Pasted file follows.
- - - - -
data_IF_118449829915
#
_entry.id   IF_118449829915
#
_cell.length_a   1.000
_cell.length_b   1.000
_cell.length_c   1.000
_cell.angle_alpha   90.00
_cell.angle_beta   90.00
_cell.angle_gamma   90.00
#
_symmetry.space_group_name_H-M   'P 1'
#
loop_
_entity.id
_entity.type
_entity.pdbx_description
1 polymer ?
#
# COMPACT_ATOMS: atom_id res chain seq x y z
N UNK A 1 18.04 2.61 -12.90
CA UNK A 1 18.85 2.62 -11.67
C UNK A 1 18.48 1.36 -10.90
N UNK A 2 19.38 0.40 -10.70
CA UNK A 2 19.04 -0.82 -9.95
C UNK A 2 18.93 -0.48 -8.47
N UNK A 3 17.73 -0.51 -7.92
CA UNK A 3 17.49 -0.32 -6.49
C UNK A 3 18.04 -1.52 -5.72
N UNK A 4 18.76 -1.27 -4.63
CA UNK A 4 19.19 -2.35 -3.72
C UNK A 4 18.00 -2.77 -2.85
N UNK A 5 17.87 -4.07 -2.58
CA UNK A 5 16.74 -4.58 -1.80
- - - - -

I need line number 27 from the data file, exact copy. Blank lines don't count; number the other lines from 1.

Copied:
N UNK A 3 17.73 -0.51 -7.92